I know that some of us, depending on where we are emotionally, sometimes feel jealous of other people with diabetes of a different type because we may think that their diabetes is “easier,” but the reality is, they are all difficult in their own way. I know I used to feel this way when I was younger on my harder days with diabetes, that I wished I could lose weight and not have to take insulin and thought it would be easy to do that. Then I became and adult and realized losing weight is SO hard! The grass is always greener, as the saying goes.
- All types of diabetes have their pros and cons
- What do you mean by “bad” kind?
- Well, I have type 1 diabetes, which means I take insulin all the time, but I wouldn’t consider it worse than type 2. Each are difficult in different ways.
- There is no “good” diabetes
#4: Oh, my grandma/uncle/cousin’s uncle/<insert obscure relative> has diabetes, too. They lost their leg.
The good news here is that diabetes complication rates have been on the decline over the past 20+ years.
I honestly am shocked at the number of ADULTS who said this to me when I was a child. I do feel like it is getting less common to talk about some of the really devastating complications that can happen, which gives me hope that people are catching diabetes earlier and preventing them. Nonetheless, usually they’re talking about type 2 diabetes, because it is so much more common, and again, this doesn’t mean it’s better or worse, but it is very different than type 1. There have also been so many advances for diabetes management throughout the last ten years, which unfortunately usually the older relatives did not have access to.
Also, sometimes diabetes complications happen, even when people work hard at staying in range. We still don’t really understand all the nuances of diabetes and complications; all we know is that if we try to meet the recommended targets, it can help prevent them. Most people in the United States do not meet the recommended targets even with all the fancy tools we have available.1 This is not something that we should feel shameful about, nor shame others for their experiences.
- I’m sorry to hear that; it sounds awful!
- Well, I’m hoping to avoid complications as best as I can.
- Sometimes diabetes complications happen, and it can be harder to catch type 2 diabetes early on.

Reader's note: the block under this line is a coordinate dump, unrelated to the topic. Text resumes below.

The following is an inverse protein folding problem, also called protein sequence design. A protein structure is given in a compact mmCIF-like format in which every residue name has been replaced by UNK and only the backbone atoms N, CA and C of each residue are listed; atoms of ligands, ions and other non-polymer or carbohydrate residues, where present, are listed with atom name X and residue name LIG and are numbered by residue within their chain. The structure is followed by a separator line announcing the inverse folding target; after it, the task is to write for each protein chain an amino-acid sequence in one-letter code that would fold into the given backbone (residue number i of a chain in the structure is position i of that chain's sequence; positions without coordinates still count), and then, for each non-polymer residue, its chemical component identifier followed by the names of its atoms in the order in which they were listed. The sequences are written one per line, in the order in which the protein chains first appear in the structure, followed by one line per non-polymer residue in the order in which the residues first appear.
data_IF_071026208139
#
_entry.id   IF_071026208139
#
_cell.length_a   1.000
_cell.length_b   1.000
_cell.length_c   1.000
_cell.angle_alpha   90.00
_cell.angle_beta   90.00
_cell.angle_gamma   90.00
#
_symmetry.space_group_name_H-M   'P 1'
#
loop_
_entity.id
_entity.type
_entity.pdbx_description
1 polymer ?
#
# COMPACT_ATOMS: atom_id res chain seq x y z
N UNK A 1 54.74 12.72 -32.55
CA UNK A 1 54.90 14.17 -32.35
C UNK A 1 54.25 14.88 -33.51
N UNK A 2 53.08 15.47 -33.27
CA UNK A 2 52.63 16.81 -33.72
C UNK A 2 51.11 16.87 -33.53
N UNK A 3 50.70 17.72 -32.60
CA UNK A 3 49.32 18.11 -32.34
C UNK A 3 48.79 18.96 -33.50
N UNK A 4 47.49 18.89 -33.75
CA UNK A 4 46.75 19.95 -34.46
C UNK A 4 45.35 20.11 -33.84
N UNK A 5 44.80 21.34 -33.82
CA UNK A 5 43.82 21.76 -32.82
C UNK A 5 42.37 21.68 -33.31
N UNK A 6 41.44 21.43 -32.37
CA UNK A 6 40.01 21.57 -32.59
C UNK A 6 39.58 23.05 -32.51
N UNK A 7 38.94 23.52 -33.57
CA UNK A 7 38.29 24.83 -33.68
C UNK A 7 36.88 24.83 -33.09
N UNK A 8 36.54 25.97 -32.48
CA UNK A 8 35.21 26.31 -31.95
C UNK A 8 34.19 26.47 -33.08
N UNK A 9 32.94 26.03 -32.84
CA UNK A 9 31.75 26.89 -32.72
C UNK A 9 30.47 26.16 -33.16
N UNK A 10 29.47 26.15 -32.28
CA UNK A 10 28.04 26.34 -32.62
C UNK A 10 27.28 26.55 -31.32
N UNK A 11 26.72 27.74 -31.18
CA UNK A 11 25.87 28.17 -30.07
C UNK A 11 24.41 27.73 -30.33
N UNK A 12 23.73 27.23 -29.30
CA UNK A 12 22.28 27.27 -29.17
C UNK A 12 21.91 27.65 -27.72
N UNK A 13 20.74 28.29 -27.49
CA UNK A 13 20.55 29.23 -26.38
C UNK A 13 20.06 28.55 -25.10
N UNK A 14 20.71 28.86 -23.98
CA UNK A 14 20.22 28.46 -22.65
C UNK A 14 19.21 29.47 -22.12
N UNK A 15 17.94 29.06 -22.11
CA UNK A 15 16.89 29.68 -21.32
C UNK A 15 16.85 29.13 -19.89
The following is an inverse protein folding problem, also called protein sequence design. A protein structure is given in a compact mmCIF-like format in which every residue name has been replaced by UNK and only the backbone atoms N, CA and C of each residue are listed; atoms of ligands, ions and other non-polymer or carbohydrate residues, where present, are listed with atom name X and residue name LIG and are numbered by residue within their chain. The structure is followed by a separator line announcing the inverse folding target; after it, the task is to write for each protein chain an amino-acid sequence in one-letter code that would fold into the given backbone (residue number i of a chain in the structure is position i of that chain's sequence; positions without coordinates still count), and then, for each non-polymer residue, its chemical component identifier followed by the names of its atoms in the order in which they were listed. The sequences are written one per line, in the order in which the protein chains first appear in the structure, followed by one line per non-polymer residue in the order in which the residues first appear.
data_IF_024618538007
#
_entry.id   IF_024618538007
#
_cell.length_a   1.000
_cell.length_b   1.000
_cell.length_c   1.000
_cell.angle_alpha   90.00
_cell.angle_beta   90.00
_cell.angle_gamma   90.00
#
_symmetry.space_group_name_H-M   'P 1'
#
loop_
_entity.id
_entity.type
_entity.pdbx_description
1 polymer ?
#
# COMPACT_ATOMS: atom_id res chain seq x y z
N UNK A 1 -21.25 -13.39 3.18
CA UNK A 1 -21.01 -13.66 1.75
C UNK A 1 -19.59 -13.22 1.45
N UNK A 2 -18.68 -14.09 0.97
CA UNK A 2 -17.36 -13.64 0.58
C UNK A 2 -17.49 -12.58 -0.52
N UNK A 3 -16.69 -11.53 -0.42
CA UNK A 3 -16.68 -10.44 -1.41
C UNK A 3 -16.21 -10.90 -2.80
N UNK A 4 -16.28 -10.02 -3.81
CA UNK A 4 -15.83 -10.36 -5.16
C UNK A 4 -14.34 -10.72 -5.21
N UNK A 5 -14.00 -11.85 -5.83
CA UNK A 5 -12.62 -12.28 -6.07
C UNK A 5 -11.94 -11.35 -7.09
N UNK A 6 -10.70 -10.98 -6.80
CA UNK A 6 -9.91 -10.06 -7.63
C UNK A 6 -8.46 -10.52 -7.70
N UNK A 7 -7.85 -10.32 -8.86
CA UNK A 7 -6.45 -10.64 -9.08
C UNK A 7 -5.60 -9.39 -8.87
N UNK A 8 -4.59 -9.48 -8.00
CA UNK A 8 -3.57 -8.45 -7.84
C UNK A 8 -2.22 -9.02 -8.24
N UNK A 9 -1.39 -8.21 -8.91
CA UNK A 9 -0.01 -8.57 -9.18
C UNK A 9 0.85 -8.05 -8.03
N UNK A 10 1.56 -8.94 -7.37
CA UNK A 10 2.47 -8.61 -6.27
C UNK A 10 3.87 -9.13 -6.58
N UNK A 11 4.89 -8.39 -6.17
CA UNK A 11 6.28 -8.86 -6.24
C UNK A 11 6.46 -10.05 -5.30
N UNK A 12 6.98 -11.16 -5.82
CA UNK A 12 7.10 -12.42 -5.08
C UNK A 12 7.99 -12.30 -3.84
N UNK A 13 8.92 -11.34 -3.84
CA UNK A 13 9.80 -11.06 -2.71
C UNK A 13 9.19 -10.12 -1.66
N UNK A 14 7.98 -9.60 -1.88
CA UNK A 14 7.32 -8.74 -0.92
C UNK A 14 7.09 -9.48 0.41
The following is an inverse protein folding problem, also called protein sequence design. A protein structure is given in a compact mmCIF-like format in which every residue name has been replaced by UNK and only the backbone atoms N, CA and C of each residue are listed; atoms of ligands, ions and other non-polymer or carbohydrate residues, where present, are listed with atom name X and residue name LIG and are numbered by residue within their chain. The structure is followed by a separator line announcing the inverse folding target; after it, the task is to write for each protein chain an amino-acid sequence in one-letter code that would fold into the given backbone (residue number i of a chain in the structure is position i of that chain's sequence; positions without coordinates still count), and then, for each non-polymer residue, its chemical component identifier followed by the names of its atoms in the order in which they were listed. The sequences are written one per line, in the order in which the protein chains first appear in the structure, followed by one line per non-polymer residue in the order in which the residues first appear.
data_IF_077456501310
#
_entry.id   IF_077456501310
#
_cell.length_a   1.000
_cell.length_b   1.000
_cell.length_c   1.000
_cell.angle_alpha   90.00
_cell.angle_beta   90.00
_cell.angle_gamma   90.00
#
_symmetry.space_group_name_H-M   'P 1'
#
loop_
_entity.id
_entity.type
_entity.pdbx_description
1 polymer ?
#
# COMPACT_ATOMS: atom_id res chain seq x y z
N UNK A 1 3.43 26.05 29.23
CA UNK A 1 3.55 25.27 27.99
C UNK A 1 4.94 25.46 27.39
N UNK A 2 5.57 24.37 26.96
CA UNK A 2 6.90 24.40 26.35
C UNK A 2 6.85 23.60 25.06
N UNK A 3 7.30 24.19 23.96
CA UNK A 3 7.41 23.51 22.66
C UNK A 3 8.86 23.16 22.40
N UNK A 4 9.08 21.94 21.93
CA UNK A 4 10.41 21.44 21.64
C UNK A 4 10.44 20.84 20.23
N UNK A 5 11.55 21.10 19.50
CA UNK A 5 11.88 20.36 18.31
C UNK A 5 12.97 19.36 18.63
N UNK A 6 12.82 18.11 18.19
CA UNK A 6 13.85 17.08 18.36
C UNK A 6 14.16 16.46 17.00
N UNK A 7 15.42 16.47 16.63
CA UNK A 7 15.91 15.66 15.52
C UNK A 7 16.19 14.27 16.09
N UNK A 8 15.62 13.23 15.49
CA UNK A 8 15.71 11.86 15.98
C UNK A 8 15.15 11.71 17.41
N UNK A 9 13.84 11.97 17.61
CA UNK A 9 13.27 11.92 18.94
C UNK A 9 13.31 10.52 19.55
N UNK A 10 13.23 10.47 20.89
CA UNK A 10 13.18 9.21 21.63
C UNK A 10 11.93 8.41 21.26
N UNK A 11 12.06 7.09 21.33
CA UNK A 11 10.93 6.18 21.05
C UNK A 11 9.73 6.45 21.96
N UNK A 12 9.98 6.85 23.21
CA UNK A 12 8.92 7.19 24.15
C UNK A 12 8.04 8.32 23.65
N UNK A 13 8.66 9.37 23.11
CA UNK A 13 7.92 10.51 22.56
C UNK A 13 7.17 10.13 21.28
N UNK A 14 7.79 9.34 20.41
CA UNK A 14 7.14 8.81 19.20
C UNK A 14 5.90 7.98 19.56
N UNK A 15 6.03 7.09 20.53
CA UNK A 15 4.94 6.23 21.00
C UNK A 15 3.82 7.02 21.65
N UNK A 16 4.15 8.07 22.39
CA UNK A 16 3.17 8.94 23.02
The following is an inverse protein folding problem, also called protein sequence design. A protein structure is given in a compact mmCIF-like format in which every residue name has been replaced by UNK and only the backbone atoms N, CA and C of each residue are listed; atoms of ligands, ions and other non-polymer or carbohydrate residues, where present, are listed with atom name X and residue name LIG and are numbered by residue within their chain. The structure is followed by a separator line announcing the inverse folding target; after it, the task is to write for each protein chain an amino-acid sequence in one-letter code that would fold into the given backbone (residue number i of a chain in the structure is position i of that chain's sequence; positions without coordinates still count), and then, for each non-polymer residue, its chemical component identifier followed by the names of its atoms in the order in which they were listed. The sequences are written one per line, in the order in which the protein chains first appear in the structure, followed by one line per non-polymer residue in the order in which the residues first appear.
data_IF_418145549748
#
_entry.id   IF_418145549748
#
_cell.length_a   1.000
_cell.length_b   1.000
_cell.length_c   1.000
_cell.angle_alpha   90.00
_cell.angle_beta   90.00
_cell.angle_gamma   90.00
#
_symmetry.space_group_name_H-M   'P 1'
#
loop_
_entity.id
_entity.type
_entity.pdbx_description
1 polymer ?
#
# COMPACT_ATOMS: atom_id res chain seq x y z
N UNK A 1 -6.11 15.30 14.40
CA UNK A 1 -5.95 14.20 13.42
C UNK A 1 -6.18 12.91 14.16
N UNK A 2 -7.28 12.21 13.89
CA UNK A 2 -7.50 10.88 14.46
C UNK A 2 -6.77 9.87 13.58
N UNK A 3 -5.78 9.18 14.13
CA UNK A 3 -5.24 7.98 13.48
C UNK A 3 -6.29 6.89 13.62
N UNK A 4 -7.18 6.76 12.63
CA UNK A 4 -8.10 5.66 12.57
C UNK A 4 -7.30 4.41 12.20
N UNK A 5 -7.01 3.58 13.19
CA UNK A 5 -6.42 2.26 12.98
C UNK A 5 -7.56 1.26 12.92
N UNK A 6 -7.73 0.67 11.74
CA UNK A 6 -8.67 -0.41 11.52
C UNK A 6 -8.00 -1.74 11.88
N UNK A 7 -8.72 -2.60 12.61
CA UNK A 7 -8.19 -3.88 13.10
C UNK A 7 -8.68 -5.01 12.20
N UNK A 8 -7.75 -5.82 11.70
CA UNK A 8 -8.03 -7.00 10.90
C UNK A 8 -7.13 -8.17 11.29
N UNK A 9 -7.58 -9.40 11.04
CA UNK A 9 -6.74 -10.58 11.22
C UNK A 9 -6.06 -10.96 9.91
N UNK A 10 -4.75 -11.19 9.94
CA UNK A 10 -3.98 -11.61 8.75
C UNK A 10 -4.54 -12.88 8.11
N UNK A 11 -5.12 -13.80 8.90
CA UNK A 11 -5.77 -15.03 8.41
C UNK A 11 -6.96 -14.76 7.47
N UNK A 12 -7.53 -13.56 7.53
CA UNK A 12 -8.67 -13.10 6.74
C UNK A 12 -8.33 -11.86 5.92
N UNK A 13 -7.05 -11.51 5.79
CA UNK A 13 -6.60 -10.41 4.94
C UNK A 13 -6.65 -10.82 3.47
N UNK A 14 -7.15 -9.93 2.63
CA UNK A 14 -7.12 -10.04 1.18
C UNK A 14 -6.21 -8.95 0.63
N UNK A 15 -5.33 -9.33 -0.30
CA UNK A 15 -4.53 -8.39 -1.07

- I feel lucky because I have this cool new diabetes device (then tell them about your CGM/pump/etc.)
#5: What’s that thing on your arm? (Could be any body part – but usually the arm is where I get most questions)
I was asked by a toddler yesterday why I had a Band-Aid on my arm, and I explained it was my continuous glucose monitor for diabetes. I, personally, really enjoy educating children, who are usually approaching you in a very curious, non-judgmental way. Again, like all these questions, it is completely up to you and how you are feeling if you want to engage, educate, or ignore. It’s your diabetes, and your decision.
Here are a few of the more interesting ways people have asked me about my CGM:
- Did you know there’s something on your arm? (I think he thought someone was tracking me without my knowledge?)
- What’s that cool thing you all are wearing? Is it a new fitness tracker? (To a group of us T1Ds at a bar)
- Is that a nicotine patch?
- This is my continuous glucose monitor/insulin pump – I have diabetes, and this helps me stay healthy.
- It’s for my diabetes.
- It’s how the government keeps track of me.
- I have no idea – where did that come from?! Did you put it there?
Alright, those last two were just for fun. In all seriousness, I usually do take the time to educate people about diabetes. But it can feel exhausting when you’re doing it all the time, so find someone you vent to and laugh with about all these interactions. Hopefully, the more we teach others, the more mindful and educated they will be going forward.
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Written and clinically reviewed by Marissa Town, RN, BSN, CDCES